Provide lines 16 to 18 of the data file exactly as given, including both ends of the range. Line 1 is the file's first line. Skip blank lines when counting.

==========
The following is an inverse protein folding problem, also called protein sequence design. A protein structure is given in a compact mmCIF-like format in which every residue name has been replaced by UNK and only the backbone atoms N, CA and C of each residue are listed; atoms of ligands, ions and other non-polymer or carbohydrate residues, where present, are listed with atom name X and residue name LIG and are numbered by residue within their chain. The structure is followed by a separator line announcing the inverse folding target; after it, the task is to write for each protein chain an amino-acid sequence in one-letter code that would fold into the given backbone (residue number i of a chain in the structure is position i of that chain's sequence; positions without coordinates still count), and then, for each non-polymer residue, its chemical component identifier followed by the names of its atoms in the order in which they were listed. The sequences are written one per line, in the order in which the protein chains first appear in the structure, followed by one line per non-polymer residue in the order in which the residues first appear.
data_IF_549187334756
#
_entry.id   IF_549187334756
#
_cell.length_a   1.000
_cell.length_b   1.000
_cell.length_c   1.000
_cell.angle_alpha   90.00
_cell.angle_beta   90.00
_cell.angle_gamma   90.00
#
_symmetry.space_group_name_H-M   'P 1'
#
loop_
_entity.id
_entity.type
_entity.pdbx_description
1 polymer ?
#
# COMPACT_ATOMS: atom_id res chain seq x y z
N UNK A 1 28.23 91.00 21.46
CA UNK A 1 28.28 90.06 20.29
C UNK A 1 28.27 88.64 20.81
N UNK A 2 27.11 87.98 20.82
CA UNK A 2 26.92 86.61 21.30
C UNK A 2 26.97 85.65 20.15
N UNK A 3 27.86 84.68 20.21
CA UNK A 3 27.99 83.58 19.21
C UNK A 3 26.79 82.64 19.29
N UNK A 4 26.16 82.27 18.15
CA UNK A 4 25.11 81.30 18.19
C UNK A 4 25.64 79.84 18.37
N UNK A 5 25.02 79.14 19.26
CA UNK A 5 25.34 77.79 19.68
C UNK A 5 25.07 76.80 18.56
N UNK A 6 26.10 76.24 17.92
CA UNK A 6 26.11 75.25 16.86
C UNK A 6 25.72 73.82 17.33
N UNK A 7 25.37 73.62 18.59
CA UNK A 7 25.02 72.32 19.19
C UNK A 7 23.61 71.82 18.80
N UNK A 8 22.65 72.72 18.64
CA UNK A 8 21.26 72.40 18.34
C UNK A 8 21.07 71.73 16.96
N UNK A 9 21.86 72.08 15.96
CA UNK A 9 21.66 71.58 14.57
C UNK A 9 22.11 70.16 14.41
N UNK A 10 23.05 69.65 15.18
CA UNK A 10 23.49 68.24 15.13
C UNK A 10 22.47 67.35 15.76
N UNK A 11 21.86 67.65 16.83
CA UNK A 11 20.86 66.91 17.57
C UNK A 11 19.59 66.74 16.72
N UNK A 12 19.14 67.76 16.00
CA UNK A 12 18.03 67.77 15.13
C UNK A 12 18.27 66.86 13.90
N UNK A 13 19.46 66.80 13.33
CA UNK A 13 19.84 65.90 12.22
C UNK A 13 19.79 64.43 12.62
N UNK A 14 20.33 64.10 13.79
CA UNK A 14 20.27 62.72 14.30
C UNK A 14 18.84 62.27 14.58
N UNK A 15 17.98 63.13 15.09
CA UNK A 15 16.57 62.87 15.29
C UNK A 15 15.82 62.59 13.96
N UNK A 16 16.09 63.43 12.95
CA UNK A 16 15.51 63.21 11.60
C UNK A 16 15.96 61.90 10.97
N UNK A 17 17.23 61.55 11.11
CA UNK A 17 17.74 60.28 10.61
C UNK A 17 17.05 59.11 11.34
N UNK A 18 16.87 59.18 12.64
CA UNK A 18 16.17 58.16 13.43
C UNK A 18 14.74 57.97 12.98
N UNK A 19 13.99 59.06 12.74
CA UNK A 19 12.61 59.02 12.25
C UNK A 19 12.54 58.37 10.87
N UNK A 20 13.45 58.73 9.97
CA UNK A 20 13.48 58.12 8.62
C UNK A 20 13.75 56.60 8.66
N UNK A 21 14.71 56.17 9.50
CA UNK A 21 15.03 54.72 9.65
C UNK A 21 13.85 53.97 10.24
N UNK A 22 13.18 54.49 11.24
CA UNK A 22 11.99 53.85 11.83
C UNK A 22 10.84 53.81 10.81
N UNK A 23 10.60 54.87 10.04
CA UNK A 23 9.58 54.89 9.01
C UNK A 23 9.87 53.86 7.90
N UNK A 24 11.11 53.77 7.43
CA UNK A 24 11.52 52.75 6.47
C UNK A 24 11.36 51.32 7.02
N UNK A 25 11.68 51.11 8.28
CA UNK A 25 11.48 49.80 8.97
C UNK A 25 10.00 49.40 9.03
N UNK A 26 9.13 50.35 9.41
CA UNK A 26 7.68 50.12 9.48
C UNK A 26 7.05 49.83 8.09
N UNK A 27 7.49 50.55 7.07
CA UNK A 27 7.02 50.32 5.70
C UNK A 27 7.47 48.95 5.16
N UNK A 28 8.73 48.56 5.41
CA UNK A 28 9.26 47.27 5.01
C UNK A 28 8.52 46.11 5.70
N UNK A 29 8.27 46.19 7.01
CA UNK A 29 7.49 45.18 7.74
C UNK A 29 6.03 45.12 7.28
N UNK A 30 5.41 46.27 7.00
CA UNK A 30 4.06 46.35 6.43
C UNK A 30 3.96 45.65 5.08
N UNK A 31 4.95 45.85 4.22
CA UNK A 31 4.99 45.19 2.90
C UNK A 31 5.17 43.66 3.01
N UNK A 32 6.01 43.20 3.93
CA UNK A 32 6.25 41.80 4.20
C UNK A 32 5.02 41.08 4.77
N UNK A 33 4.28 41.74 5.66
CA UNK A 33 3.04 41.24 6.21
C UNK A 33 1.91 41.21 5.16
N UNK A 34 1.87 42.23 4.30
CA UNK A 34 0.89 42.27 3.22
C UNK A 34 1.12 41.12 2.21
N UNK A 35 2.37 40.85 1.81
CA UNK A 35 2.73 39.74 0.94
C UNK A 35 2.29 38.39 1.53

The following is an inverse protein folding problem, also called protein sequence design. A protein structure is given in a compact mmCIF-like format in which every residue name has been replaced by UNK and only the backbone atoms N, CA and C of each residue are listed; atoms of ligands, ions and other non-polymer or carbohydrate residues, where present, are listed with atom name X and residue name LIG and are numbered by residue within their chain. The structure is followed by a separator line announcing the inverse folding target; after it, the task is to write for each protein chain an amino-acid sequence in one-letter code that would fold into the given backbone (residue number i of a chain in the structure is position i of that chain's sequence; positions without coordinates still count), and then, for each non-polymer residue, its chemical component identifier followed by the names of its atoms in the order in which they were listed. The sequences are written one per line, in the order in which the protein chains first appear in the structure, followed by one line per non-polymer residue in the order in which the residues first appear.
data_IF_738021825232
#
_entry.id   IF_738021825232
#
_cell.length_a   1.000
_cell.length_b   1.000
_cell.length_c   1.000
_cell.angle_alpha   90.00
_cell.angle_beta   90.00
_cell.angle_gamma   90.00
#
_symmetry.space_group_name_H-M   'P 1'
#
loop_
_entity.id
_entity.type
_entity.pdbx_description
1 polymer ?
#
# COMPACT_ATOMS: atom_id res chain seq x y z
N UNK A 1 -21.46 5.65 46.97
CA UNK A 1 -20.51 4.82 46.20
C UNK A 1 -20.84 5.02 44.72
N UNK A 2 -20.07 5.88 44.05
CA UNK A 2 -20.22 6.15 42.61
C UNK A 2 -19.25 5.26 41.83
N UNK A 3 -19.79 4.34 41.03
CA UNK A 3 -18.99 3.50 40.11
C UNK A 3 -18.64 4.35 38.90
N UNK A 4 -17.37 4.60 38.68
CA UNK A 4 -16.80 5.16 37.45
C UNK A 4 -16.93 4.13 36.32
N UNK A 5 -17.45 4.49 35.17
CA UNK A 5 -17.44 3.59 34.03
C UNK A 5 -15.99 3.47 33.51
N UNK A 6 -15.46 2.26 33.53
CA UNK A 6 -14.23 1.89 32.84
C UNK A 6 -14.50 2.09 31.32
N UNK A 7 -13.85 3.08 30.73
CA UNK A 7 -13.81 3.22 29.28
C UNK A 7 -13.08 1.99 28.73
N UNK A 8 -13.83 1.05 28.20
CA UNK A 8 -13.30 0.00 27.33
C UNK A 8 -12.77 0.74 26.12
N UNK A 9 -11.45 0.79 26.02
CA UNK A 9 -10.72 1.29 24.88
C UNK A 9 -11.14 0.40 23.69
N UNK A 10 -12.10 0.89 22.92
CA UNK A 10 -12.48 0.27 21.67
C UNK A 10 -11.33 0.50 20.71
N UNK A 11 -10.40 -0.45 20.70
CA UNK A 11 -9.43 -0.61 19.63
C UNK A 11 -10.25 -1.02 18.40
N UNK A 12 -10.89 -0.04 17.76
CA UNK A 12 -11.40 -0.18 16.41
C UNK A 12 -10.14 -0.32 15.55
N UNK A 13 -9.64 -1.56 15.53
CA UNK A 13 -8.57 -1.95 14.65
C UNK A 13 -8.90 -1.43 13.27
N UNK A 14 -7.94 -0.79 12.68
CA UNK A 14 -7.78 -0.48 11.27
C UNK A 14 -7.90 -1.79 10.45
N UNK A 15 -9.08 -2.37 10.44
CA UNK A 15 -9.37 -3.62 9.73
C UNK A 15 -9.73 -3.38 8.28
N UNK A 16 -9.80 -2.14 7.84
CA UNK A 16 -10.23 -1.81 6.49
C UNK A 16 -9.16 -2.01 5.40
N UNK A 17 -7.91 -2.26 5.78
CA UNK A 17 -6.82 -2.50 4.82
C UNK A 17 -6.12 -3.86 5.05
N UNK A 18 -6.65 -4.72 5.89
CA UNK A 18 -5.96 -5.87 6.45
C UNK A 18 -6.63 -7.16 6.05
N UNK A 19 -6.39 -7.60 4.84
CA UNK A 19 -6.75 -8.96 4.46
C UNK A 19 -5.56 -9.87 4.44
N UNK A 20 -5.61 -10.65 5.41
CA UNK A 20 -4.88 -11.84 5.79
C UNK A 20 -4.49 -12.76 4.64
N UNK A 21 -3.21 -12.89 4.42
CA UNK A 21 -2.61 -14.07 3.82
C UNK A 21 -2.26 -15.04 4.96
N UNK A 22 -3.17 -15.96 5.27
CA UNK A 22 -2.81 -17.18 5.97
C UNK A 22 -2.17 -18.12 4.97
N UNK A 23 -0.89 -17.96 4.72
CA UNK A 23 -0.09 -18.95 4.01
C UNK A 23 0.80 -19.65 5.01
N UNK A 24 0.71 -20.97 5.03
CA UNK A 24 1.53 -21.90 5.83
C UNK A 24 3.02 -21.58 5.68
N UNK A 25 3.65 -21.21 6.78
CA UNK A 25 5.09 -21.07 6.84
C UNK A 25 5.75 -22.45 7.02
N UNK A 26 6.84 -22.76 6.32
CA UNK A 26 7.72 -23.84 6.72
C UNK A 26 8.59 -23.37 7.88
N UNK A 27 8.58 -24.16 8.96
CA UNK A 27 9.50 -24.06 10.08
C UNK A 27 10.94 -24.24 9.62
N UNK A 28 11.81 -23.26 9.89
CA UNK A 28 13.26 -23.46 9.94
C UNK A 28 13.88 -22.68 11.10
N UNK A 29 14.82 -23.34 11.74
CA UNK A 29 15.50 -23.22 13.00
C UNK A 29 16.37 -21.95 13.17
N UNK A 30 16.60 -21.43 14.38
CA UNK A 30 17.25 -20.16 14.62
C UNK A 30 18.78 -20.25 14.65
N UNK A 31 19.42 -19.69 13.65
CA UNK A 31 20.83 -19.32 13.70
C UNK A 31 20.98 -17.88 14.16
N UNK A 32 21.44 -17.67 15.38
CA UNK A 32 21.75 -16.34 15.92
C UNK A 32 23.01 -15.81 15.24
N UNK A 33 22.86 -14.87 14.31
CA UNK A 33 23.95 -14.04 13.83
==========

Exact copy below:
_entity.id
_entity.type
_entity.pdbx_description